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Bell Work 9/18/12 State the angle relationship and solve for the variable 1)2) 3) Find the distance and midpoint of AB, where A is at (2, -1) and B is at (5, -11) 4) In your own words, what is proof? How can we prove things in geometry? 4y+ 10 11y

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Outcomes I will be able to: 1) Recognize and analyze a conditional statement 2) Write postulates about points, lines, and planes using conditional statements 3) Begin to have an understanding of geometric proof

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Agenda 1) Bell Work 2) Outcomes 3) Angle Relationship Partner Activity 4) White Board Logic Activity 5) Conditional Statement Notes 6) Conditional Statement White Board 7) Conditional Statement Notes Continued 8) Video clip on Converse Statements

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Logic Activity Exercise1: Use logical reasoning skills to answer the following questions. Five athletes were returning from a cross-country race. From the following information, can you tell how Amber, Becky, and Danielle placed in the race? – Amber was not last. – Amber came in after Erin. – Danielle was not first. – Courtney placed third. – Erin placed second.

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Logic Activity Exercise 2. Four friends left one slice of pizza in the kitchen and went into the next room to play games. During the next half hour, each friend left the room for a few minutes and then returned. At the end of the hour, all four went back into the kitchen and found that the last slice of pizza was gone. Use the following statements to figure out who ate it. Only one of the following statements is true. – Ryan: "Kyle ate it.” – Kyle: "Chris ate it.“ – James: "Who me? Can't be.“ – Chris: "Kyle is lying when he says I ate it."

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Logic Activity Starting with the word cat, how can we end up with the word dog by only changing one letter at time? We must make sure the new word created each time is an actual word. C – A – T ---> B – A – T B – A – T ---> B – A – G B – A – G ---> B – O – G B – O – G ---> D – O – G On your white boards, attempt to do the same thing starting with the word “give” and try to get the word “math”

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Conditional Statements Conditional Statement- a statement that has two parts, a hypothesis and a conclusion. It can be written in the form If (p), then (q). The hypothesis is the part (p) of a conditional statement following the word if. The conclusion is the part (q) of a conditional statement following the word then. Example: If it is noon in Georgia, then it is 9 AM in California Hypothesis: If it is noon in Georgia Conclusion: then it is 9 AM in California (p) (q)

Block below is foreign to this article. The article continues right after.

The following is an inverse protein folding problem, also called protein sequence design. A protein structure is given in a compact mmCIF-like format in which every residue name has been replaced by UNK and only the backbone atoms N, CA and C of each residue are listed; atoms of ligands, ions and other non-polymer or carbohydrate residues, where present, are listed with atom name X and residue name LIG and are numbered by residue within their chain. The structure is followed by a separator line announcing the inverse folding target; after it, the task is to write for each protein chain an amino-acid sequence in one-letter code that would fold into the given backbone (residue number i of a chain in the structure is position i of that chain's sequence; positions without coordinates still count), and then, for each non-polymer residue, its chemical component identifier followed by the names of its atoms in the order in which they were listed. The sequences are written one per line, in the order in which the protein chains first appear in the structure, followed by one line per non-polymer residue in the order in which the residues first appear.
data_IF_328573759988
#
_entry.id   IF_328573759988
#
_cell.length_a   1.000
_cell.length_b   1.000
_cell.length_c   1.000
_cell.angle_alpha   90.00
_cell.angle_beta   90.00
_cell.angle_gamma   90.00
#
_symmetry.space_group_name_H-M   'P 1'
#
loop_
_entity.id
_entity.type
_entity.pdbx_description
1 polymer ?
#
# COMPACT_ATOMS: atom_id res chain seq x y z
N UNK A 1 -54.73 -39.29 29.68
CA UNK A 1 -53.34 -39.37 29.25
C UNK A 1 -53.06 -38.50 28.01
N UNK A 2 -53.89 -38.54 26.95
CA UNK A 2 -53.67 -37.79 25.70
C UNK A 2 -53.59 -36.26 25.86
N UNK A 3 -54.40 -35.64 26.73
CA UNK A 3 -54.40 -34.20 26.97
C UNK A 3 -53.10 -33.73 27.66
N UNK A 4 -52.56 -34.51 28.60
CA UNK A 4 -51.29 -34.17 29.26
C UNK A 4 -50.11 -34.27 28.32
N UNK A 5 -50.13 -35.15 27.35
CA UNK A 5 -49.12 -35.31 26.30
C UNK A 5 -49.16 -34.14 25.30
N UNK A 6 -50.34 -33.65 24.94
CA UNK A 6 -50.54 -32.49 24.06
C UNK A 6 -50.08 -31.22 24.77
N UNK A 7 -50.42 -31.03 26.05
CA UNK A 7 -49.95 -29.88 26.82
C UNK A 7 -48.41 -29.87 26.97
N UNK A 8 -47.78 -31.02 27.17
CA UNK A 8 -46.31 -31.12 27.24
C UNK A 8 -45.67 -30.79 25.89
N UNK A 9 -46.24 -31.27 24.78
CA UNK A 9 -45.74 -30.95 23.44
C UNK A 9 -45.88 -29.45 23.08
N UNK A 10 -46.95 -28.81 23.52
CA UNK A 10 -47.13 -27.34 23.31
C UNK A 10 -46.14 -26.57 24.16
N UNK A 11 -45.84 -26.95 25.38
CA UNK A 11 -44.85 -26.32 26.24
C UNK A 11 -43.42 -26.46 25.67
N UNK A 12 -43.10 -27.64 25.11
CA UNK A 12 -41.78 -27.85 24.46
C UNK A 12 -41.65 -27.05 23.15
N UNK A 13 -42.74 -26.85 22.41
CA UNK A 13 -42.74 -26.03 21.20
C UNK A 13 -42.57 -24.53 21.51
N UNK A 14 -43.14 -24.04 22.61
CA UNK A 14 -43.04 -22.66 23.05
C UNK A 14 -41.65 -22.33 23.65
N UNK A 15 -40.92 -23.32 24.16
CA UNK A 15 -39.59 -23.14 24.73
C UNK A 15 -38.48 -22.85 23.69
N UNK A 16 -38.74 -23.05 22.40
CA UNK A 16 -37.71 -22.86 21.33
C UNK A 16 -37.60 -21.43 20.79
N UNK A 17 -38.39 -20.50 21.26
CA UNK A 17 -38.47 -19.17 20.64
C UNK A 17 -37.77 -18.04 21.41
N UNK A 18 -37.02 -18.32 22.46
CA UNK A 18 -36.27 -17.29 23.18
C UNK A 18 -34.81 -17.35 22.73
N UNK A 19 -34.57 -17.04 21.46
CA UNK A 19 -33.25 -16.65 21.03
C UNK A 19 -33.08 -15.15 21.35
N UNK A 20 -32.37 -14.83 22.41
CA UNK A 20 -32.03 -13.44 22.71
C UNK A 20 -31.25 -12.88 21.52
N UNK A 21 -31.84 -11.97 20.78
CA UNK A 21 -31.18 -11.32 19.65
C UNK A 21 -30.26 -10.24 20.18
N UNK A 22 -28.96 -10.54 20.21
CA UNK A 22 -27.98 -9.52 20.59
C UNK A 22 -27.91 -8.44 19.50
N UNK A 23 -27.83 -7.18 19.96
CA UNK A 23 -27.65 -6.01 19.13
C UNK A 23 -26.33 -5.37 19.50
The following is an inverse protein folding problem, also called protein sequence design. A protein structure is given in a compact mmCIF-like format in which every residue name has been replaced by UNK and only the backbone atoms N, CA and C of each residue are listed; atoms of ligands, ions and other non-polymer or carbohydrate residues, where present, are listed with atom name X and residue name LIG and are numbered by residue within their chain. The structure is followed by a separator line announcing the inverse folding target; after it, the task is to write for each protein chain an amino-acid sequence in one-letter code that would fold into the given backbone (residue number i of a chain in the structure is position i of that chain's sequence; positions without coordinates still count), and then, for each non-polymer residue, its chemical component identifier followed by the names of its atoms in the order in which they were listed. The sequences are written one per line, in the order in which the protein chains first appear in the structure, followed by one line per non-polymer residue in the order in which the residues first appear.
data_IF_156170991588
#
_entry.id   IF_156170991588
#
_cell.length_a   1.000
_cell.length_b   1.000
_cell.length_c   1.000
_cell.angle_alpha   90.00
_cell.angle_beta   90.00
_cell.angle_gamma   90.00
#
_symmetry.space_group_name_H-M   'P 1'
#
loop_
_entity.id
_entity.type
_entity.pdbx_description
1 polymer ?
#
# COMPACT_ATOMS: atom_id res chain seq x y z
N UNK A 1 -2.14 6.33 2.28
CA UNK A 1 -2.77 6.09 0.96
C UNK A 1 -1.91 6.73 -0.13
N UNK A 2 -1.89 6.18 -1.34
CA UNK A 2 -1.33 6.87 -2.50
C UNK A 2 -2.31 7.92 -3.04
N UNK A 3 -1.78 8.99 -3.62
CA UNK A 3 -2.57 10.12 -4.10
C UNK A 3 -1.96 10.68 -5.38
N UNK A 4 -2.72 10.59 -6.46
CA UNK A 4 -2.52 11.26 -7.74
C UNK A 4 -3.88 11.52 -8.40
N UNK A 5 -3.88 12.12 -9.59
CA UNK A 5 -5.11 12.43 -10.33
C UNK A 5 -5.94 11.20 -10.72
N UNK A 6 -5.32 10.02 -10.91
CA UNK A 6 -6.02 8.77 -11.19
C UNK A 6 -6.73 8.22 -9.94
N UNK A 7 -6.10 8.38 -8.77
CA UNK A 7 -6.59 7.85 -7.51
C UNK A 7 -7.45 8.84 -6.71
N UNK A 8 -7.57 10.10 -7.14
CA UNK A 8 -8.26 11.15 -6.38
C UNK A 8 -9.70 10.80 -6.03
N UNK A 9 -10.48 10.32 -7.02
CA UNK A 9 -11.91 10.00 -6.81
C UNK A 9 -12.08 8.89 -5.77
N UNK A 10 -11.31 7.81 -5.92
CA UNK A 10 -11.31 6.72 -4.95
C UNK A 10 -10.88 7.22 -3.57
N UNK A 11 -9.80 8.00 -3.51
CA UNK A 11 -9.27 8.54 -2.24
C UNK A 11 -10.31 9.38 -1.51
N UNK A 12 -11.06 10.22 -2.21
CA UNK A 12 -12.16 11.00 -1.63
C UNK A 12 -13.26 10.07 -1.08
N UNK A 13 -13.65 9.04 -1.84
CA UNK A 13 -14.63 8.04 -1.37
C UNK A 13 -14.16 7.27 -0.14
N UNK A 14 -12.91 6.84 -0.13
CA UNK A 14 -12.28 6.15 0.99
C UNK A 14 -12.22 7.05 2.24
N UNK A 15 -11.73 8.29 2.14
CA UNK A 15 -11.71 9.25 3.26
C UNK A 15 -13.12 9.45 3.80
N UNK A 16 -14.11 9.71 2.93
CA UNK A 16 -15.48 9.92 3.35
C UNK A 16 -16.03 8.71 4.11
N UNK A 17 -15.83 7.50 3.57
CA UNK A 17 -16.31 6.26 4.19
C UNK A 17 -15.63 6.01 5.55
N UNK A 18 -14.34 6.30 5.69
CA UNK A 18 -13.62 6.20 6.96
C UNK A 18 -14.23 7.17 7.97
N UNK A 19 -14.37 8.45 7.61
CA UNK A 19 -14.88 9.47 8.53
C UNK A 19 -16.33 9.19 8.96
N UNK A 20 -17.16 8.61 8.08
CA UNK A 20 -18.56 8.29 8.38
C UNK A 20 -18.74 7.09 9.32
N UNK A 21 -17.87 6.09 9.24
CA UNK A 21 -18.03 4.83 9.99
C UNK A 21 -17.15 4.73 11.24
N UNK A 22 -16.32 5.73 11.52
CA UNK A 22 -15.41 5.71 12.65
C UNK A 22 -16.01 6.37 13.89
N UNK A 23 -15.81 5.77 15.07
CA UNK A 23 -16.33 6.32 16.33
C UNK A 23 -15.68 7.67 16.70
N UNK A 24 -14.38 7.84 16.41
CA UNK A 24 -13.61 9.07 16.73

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If/Then Statements Are all conditional statements always true? Example: If you have a math class, then you have Mrs. Stall. On your white boards, determine whether the following If/Then statements are true or false

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If/Then Statements 1) If you are in Indianapolis, then you are in Indiana. 2) If you are in Indiana, then you are in Indianapolis. 3) If you are a teenager, then you are in high school. 4) If you have a sister, then you are not an only child. 5) If your dad has blue eyes, then you have blue eyes.

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Rewriting a sentence in If/Then form Many sentences without the words if and then can be written as conditionals. To do so, identify the sentence’s hypothesis and conclusion by figuring out which part of the statement depends on the other. Example: Vertical angles are congruent. If two angles are vertical, then they are congruent.

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Re-Writing Statements If/Then Form a. Two points are collinear if they lie on the same line. b. All mammals breathe oxygen c. A number divisible by 9 is also divisible by 3 a. If two points lie on the same line, then they are collinear. b. If an animal is a mammal, then it breathes oxygen. c. If a number is divisible by 9, then it is divisible by 3.

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Conditional Statements Are Conditional Statements always true? No, as we saw earlier, some conditional statements can have counterexamples Conditional statements can either be true or false. It is false only when the hypothesis is true and the conclusion is false. To show that a conditional statement is true, you must present an argument that the conclusion follows for all cases that fulfill the hypothesis. To show that a conditional statement is false, describe a single counterexample that shows the statement is not always true. Example: If x² = 16, then x = 4. Is there any other way for this to be correct? Counterexample: x = -4